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Thursday, May 2, 2013

Information from the Ohio Opiate Summit You NEED to Know


 
 
To improve our lives, we must dedicate ourselves to renewing our base of knowledge and to changing strategies to meet new challenges and problems.  To put it simply, we must resist complacency to become better informed. This is an ongoing process and part of our obligation to be good citizens as we practice lifelong education -- the only lasting legacy we leave to others.
 
We must know our history to improve our future. We in Scioto County know the horrors of the prescription drug and heroin epidemics. We have battled this scourge for many years, and we have seen progress in many areas of the fight, yet we understand so much work is left to be accomplished. To pause, to decrease our efforts, to stop altogether will allow new, strong criminal enterprises to flourish. Make no mistake, evil never takes a holiday.
 
I ask that you improve yourself, the lives of your loved ones and friends, and the lives of complete strangers. Dedicate your efforts to helping educate the ignorant and the weak minded who resist the need to learn -- these people need you to be a strong advocate of sobriety and a leader by positive example. Until we care for all, we can effect little lasting change. Our future depends the actions of all of us. Let's not allow the new headlines to read: "Scioto Destroyed by Opiates -- Too Little Public Action, Too Late."
 
The following information comes from the Ohio Opiate Conference on April 19, 2013. The material is generated by the Ohio Department of Alcohol and Drug Addiction Services (ODADAS). Please read it, think about it, respond to it, and, above all, learn from it. If it speaks to you, join the efforts to erase drug abuse. You will surely improve your beloved homeland and save lives.


Statistics by County for the State of Ohio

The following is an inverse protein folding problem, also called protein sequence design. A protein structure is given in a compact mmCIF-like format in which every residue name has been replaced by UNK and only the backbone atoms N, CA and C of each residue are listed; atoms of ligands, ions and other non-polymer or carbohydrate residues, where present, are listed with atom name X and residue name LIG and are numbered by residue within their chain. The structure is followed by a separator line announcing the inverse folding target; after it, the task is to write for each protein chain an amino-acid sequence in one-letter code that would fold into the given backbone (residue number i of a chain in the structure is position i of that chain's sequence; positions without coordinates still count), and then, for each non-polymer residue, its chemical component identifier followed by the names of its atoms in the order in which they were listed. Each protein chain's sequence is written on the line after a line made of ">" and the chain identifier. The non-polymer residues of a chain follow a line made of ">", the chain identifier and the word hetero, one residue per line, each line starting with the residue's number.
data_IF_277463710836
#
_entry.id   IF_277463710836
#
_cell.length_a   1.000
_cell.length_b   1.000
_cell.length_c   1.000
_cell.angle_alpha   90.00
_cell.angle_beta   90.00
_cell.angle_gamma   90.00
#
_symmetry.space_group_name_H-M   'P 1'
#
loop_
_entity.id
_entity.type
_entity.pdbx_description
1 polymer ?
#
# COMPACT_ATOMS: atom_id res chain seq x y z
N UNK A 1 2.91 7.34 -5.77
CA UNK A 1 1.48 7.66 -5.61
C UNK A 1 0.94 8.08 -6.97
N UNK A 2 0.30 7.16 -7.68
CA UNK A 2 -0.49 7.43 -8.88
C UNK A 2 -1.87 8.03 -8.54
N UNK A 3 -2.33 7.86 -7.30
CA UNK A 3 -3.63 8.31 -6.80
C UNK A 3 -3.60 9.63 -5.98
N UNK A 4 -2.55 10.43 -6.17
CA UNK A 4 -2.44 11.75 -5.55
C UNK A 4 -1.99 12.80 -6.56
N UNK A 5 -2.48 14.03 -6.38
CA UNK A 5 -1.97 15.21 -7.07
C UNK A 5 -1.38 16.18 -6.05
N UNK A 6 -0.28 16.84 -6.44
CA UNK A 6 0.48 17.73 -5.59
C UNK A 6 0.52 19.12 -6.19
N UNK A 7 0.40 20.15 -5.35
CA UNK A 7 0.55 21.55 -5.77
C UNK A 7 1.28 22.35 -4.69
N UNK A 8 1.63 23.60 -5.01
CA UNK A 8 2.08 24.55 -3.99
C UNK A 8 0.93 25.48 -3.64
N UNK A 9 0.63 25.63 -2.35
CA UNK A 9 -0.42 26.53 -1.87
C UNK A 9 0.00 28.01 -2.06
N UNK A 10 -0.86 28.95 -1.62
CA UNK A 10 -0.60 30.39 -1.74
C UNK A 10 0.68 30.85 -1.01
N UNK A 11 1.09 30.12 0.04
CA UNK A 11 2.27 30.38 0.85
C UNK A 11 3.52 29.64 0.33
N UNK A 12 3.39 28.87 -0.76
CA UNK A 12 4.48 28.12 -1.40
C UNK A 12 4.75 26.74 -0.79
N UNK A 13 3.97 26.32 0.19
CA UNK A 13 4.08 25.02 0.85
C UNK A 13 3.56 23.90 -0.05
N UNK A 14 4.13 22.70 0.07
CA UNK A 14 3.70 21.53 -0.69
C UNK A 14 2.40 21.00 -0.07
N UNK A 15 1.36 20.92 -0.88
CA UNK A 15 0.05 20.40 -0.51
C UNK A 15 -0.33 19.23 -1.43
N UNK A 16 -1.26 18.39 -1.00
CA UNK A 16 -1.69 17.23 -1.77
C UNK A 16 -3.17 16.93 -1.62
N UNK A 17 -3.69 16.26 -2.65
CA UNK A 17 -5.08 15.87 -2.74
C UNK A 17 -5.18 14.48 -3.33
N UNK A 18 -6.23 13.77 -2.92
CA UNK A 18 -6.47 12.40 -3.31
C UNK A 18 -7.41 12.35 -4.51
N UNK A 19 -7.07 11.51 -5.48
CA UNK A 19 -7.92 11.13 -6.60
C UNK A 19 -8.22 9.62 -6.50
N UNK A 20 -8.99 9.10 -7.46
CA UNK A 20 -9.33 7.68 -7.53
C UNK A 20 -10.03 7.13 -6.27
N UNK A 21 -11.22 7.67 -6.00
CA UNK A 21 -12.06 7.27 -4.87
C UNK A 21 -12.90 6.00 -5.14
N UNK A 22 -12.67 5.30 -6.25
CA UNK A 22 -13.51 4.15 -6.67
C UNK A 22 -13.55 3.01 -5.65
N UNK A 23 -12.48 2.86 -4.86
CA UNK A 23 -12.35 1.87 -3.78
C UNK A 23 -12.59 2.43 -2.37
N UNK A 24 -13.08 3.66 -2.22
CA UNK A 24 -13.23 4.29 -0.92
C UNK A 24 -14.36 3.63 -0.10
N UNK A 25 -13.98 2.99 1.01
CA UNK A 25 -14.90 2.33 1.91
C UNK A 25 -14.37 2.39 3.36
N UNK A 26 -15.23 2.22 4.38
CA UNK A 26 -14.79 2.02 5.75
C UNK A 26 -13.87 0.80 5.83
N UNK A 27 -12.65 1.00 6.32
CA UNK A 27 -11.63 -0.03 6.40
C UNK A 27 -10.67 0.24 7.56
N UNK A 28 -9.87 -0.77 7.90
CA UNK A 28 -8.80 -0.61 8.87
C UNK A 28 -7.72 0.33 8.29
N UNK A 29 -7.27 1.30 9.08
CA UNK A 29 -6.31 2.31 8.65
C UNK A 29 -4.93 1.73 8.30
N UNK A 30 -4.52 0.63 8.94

As far as the percentage of clients in treatment with an opiate-related diagnosis (heroin and prescription opioid) in 2005 (*MACSIS info), the highest concentrations for opiate admissions were in Scioto (34.4%), Clark (21.1%), and Jackson (20.9%).
 
As far as the percentage of clients in treatment with an opiate-related diagnosis (heroin and prescription opioid) in 2007 (*MACSIS info), the highest concentrations for opiate admissions were in Jackson (31.4%), Scioto (30.8%). and Lawrence (22.7%).
 
As far as the percentage of clients in treatment with an opiate-related diagnosis (heroin and prescription opioid) in 2009 (*MACSIS info), the highest admissions was in Scioto (61.4%), Lawrence (49.5%), and Jackson (35.7%).
 
As far as the percentage of clients in treatment with an opiate-related diagnosis (heroin and prescription opioid) in 2011 (*MACSIS info), the highest concentrations for opiate admissions were in Scioto (70.2%), Lawrence (56.2%), and Athens (41.9%).

As far as the change in per capita prescription analgesic dosage rates from 2010 to 2012, the counties with the largest decrease in per capita rates were Scioto (-19.8%), Lawrence (-15.3%), and Gallia
(-11.0%).

As far as estimated unintentional drug overdose death rates in 2011, the top five counties with the highest estimated unintentional overdose rates were Brown (36.3), Scioto (32.4), Ross (29.8), Jackson (28.9), and Montgomery (27.5).


2011-2012 Changes In the Hardest Hit Counties


Comparing 2011-2012 data with 2009-2010, the number of pills prescribed in Scioto County went from 9.7 million in 2010 to 7.8 million in 2012 -- a decrease of 19.6% .
From 2009-12 (10,428,417 doses) the decrease is 25.25%.
Gallia County doses dropped 10.95% from 2010-12.
Adams County has seen a 5.3% decrease from 2010-12.
Jackson County has dropped 8.65% from 2010-12.


*Multi Agency Community Information Systems, April 2013
 
 
 
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